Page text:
The legal process of bankruptcy is estimated to have been around for hundreds of years, but it is perhaps used more today than ever before. Individuals are increasingly considering bankruptcy when they are facing situations such as a home foreclosure, job loss, mounting medical expenses, divorce, credit issues, or even those unexpected curveballs. Declaring bankruptcy may be necessary, but it is not something individuals should enter into lightly. It is highly advisable to seek legal counsel from a Houston individual bankruptcy attorney before declaring bankruptcy.

Bankruptcy 101

The act of filing bankruptcy typically means an individual, usually classified as the “debtor”, is telling a court of law that they require relief from debts owed to creditors such as people and businesses. In other words, the debtor is unable to pay their bills.

There are three primary types of individual bankruptcy in Texas:

1. Chapter 7

2. Chapter 13

3. Chapter 11

If you are an individual contemplating filing for bankruptcy, it can be in your best interest to first make an appointment for a consultation with a reputable Houston individual bankruptcy attorney. Many debtors tend to think that if they are already out of money, the expense of hiring an attorney would seem counterproductive. On the contrary, an experienced attorney can help a client better navigate long term outcomes and financial situations related to a declaration of bankruptcy before officially filing with the court.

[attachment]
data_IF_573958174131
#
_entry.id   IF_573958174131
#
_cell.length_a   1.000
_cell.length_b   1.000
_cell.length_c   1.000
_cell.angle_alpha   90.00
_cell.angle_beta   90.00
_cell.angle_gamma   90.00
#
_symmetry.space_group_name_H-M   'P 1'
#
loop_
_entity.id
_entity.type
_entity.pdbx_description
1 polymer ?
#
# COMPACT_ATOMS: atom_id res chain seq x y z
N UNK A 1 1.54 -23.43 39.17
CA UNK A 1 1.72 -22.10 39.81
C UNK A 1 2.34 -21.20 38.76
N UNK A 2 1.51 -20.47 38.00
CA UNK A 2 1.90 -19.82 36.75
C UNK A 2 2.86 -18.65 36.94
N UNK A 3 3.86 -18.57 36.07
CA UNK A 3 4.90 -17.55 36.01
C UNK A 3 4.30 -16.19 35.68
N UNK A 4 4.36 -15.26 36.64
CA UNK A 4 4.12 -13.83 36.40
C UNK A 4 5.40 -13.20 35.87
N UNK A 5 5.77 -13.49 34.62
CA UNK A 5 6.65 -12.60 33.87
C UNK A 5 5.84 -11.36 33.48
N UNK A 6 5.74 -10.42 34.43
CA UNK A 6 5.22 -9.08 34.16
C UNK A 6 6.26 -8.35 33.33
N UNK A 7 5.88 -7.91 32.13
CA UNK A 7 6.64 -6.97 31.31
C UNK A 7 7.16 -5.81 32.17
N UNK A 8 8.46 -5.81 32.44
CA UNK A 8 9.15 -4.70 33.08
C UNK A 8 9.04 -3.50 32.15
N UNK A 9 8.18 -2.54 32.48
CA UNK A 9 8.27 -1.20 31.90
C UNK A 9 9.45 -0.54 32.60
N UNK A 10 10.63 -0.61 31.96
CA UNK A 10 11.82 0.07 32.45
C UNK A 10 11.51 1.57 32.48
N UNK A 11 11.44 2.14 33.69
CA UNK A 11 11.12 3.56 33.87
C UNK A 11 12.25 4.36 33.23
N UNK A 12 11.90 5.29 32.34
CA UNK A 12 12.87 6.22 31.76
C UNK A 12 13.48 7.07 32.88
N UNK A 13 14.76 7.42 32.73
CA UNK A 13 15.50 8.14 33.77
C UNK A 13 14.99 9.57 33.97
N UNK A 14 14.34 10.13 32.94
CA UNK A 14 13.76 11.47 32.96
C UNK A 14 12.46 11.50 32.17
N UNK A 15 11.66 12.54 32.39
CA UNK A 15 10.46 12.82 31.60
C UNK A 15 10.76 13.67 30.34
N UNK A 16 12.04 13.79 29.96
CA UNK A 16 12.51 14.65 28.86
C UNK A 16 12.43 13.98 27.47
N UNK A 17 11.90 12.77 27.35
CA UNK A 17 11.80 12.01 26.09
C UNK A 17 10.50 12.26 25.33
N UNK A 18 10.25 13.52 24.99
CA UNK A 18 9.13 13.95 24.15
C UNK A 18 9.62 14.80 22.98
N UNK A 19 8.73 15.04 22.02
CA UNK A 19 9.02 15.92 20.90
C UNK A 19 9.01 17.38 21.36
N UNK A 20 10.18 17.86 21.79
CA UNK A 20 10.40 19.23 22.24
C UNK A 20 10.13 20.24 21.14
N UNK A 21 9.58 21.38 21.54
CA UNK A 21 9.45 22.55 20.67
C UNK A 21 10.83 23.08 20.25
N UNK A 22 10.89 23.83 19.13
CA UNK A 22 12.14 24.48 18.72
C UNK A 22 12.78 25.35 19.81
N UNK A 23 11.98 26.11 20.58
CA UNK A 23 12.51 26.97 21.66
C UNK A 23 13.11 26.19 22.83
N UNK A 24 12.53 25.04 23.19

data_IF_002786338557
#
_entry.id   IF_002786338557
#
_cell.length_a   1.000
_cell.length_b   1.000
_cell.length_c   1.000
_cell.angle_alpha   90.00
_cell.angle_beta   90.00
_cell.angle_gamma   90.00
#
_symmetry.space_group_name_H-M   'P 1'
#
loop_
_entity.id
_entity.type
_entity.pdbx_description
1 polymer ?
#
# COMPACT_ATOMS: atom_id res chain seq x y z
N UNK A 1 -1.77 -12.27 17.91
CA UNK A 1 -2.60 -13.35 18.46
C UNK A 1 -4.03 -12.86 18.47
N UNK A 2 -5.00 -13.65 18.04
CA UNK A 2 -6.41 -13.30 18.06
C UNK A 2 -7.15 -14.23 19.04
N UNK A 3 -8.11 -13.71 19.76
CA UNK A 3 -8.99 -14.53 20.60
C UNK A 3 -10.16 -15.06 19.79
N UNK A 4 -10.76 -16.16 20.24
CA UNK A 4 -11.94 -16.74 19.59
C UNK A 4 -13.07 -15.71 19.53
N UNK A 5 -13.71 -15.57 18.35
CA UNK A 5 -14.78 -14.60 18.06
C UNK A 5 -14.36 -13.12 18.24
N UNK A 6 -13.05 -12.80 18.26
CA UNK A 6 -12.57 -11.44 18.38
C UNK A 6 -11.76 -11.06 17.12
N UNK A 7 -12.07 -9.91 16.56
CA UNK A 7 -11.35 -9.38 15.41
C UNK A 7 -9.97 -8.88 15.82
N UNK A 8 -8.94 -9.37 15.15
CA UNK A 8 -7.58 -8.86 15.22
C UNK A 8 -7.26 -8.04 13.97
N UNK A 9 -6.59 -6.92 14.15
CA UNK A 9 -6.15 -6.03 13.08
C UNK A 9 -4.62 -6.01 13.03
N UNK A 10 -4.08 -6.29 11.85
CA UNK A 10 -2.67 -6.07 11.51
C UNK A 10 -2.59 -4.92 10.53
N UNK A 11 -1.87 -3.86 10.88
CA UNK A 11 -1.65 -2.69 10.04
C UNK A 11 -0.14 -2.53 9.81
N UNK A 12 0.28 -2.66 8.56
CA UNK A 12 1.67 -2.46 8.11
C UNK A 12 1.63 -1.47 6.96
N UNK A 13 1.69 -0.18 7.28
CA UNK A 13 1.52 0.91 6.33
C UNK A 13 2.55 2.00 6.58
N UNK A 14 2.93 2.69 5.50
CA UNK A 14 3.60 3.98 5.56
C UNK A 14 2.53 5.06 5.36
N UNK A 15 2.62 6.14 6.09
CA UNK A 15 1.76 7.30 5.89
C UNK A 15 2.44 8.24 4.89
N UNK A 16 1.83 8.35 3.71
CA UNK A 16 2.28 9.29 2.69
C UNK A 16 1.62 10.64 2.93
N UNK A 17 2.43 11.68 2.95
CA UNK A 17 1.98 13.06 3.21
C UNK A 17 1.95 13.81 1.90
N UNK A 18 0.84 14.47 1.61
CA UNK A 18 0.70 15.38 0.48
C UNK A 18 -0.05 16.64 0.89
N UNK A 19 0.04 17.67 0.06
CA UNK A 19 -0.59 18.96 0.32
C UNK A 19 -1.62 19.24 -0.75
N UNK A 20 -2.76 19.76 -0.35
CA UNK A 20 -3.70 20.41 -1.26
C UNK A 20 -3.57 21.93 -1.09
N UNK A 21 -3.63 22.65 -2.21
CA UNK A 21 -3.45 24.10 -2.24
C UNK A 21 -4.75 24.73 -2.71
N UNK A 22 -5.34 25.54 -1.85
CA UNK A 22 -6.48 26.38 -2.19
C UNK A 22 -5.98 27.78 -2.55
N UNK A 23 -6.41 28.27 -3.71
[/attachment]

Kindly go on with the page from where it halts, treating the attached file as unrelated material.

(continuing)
Chapter 7 Individual Bankruptcy

Chapter 7 bankruptcy is declared by individuals dealing with overwhelming unsecured debt such as credit cards and medical bills and can take approximately six months or so to resolve. This type of filing usually includes a bankruptcy trustee selling a debtor’s nonexempt assets and then using those profits to in turn pay creditors.

It is worth noting that filing Chapter 7 does not necessarily solve all of individual’s debt issues. This only covers unsecured debts, so that generally excludes debt related to child support, car notes, mortgages, or overdue taxes.

A few additional things to keep in mind with Chapter 7 bankruptcy are:

You have to be eligible to declare it.

To be eligible, an individual’s level of disposable income must meet certain guidelines.

The state of secured debt must be current.

This means that any debts considered secured such as a car or home, must be current or the individual could potentially lose that property.

There is an education component.

Individuals filing Chapter 7 bankruptcy can expect to take and complete online courses regarding pertinent money management topics such as credit counseling and financial management.

Chapter 13 Individual Bankruptcy

Unlike Chapter 7, filing Chapter 13 bankruptcy may provide a debtor a little more breathing room as it typically consists of formulating a flexible repayment plan for creditors with hopefully less potential of property loss. It is typically utilized by individuals still receiving an income, but one that is insufficient to help them effectively pay off their debts.